Is there anyone in this country who doesn’t believe the recent hurricanes were caused by the oil companies? I didn’t think so. They probably used a standard off-the-shelf Hurricane Death Ray invented by a mad scientist. (You know the guy: brilliant, eccentric, still angry about having to go to the prom with his mother. He tested out of most classes in college then got hired by Texaco to develop a secret drug that gives auto executives a rash when they hear the words “better gas mileage.”)
To be fair, it’s possible the scientist isn’t really mad. Maybe he’s just a decent man who does evil things because oil executives tied his daughter to a railroad track.
Of course, none of this is mentioned in the recent full-page newspaper ad—“Progress Report from ExxonMobil”—which stated that the company is “working hard” to get their refineries back on line after the hurricanes. Oil executives even gave a news conference and promised to “get right on it.” But when they left the podium I noticed they were taking baby steps—you know, heel-toe, heel-toe—and smiling. Definitely smiling.
For its part, petroleum giant BP (an acronym for “Better PR”) promised to continue using the color green in its ads.
In the meantime, gas is hovering around $3 a gallon, a far cry from the days when my dad, before he mowed the yard, would send me to the corner service station with a gallon gas can and a quarter. “And bring back the change,” he would add, only too aware of the mischief an 11-year-old could get into with an extra 7 cents in his pocket.
THE HURRICANES MAY have subsided, but the winds of blame still blow in the nation’s capital. And the only thing the federal government can point to with pride is FEMA’s new Third Responders program: “We don’t get there first. We don’t get there second. But right after that we get there. Usually.”
Fortunately, congressional Republicans have moved quickly and are holding hearings to determine exactly who wasn’t to blame, and to identify by name who will not be held responsible. “If this leads to a public vindication, so be it,” said one Republican lawmaker, off the record, for fear of being accused of clearing his name prematurely.
Congress was following the strong example set by President Bush who, immediately after the first hurricane, set his jaw and declared a global war on hurricanism. No stranger to courageous resolve, he then promised a rapid federal response in rebuilding the storm-ravaged areas, starting with Trent Lott’s porch and Mississippi’s casinos. Asked by reporters about the displacement of New Orleans’ poor people, Bush replied, simply, “Mission accomplished,” though panicked White House aids later explained that the president was reading from the wrong briefing book. (It was then that pundits wondered if the crisis was testing Bush’s mettle, but few could explain what a mettle actually is and, if tested, whether it would get you into a good college.)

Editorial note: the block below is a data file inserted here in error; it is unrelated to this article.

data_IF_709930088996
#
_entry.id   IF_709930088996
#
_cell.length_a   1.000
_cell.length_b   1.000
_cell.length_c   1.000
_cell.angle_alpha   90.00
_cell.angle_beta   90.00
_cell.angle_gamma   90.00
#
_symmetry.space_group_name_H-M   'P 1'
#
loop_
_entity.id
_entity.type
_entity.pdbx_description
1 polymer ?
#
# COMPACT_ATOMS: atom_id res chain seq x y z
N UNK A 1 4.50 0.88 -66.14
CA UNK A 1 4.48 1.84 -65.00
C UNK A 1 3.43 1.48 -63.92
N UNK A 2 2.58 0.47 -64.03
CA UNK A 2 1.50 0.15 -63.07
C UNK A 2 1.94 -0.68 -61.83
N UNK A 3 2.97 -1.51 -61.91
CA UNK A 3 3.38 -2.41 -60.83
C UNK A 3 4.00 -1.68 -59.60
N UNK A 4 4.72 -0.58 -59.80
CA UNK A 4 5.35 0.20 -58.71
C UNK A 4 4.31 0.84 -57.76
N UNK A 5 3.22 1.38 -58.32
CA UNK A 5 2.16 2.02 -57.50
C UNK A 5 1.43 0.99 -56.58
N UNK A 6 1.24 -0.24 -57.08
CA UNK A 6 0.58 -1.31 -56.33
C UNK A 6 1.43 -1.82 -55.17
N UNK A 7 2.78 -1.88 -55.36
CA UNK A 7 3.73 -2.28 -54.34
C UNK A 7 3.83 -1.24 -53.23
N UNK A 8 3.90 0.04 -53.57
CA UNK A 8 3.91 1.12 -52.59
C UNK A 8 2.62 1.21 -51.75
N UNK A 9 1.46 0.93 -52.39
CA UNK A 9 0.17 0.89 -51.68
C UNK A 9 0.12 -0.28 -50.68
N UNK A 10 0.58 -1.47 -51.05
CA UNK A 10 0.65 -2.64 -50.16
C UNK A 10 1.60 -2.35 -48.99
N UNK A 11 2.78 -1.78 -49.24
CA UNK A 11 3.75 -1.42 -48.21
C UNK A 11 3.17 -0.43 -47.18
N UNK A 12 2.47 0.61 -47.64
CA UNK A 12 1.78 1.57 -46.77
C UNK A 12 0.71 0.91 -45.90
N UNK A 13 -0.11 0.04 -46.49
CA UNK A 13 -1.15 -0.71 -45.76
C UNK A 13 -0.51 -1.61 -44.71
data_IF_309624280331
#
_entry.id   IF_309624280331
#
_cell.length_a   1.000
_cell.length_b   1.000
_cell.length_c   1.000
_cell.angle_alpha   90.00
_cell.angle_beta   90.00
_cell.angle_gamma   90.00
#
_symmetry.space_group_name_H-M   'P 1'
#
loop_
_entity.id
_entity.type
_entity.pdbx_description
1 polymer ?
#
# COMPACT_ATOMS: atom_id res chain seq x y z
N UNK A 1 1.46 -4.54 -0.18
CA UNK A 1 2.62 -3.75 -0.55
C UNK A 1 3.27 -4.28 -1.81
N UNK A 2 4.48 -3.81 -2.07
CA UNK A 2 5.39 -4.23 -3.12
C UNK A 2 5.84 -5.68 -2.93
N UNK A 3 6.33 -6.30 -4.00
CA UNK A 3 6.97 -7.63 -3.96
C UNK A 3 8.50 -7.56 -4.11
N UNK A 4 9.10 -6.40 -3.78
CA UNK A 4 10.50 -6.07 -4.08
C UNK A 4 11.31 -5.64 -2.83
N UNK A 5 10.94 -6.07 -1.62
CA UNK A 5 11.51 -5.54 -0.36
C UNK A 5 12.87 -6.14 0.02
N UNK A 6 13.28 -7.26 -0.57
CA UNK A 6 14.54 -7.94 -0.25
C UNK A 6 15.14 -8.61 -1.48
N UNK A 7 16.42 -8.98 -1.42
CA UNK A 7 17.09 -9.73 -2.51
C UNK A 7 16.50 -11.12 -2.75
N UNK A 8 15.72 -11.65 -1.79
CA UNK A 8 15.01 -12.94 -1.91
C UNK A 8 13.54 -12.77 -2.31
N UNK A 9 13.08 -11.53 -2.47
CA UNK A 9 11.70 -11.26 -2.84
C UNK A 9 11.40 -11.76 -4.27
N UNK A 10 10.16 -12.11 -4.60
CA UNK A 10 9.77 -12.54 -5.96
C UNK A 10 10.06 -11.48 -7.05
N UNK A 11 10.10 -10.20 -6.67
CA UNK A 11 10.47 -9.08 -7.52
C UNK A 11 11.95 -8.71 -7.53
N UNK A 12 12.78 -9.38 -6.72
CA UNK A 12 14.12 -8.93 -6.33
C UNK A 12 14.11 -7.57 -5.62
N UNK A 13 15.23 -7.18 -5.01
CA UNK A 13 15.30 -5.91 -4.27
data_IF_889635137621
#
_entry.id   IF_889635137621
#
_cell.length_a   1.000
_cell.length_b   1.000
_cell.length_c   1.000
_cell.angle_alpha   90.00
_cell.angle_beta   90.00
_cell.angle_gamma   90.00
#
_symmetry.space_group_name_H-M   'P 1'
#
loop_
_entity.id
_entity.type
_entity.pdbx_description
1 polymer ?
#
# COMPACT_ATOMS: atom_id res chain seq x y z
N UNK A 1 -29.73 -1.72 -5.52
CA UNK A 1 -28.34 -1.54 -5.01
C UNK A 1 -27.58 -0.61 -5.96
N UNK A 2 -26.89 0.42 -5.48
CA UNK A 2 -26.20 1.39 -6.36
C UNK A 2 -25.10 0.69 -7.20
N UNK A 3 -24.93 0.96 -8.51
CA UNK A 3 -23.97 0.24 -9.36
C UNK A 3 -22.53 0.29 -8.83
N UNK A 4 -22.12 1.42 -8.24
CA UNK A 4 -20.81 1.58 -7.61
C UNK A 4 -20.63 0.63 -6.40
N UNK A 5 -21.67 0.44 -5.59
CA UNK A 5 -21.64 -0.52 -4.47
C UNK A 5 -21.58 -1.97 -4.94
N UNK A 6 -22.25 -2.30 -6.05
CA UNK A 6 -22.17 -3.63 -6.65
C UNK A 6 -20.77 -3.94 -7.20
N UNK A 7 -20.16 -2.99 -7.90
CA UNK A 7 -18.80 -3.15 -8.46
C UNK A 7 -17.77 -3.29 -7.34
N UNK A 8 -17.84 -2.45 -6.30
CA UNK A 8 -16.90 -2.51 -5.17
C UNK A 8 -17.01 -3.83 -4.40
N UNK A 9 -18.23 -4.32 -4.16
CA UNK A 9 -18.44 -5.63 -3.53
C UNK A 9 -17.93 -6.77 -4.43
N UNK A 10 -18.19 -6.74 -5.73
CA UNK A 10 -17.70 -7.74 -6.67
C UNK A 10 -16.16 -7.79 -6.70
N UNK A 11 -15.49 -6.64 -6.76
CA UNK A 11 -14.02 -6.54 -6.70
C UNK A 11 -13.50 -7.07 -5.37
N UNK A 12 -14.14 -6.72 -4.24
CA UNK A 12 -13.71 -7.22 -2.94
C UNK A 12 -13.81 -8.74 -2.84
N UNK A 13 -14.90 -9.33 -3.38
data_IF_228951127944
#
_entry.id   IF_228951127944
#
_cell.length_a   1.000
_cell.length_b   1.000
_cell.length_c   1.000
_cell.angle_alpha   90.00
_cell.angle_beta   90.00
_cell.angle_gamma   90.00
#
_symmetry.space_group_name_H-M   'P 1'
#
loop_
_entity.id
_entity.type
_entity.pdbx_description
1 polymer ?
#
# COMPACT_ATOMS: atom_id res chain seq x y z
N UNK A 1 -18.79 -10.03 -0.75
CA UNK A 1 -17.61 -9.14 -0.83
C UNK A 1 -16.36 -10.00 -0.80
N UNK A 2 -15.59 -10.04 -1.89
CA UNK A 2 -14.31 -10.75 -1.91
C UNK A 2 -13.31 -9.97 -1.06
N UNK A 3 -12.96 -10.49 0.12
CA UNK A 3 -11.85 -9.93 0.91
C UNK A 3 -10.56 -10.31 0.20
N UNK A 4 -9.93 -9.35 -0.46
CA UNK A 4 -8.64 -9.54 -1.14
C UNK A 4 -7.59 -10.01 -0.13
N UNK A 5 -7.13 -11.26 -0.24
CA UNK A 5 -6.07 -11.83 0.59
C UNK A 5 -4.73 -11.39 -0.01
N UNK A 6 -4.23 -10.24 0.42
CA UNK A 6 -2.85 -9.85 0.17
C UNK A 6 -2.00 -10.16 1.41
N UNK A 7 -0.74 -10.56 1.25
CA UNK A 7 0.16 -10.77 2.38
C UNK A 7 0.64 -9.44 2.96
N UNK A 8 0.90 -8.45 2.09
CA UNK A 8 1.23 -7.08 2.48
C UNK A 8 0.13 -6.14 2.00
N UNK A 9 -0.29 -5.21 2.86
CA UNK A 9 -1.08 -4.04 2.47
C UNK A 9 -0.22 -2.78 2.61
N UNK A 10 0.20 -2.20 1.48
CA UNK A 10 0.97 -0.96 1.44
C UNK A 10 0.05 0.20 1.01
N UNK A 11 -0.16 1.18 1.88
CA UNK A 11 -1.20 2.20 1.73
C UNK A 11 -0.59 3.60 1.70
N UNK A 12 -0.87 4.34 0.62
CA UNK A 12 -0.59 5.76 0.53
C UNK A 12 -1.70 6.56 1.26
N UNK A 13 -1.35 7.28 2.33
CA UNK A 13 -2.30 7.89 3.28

To reassure the public, the president named Karl Rove to be White House point man for the recovery, knowing that his political adviser would aggressively tackle a tragedy that had displaced thousands of swing voters. Rove pledged to “spare no effort to clear my name.... Oops...I mean to help those who find themselves investigated by independent counsels... oops, sorry again. (This is gonna take some practice.)”
Elsewhere in Washington, D.C.:
• House Minority Leader Nancy Pelosi, in a welcome display of nonpartisanship, insisted that hurricane victims should receive immediate financial assistance, as soon as they filled out voter registration forms.
• Senate Majority Leader Bill Frist, after viewing a video of the disaster, said he definitely thinks New Orleans is alive and well, but couldn’t be sure until he had time to get his feet on the ground and see which way the wind is blowing. A spokesperson said this is to determine whether evangelicals are for or against hurricanes, and whether any stem cells were injured in the floods.
• The State Department announced that other nations have offered aid but that hey, we don’t need anybody’s help because, in case you forgot, we’re the Number One superpower in the world! Well, except in education, health care, and pretty much any other social indicator of quality of life for the non-rich. (I meant that we’re Number One in military sales. My bad.)
• The Department of Homeland Security recommended that a czar be appointed to oversee the recovery, and President Bush said he would find the best person for the job, “someone close to me, someone I can trust.” So far, he has settled on either his longtime driver or a guy he just met in the lobby. (But this time I hope we get a real czar, you know, a guy that sits on a golden throne with a falcon on his shoulder. Now THAT’S a czar.)
Ed Spivey Jr. is art director of Sojourners.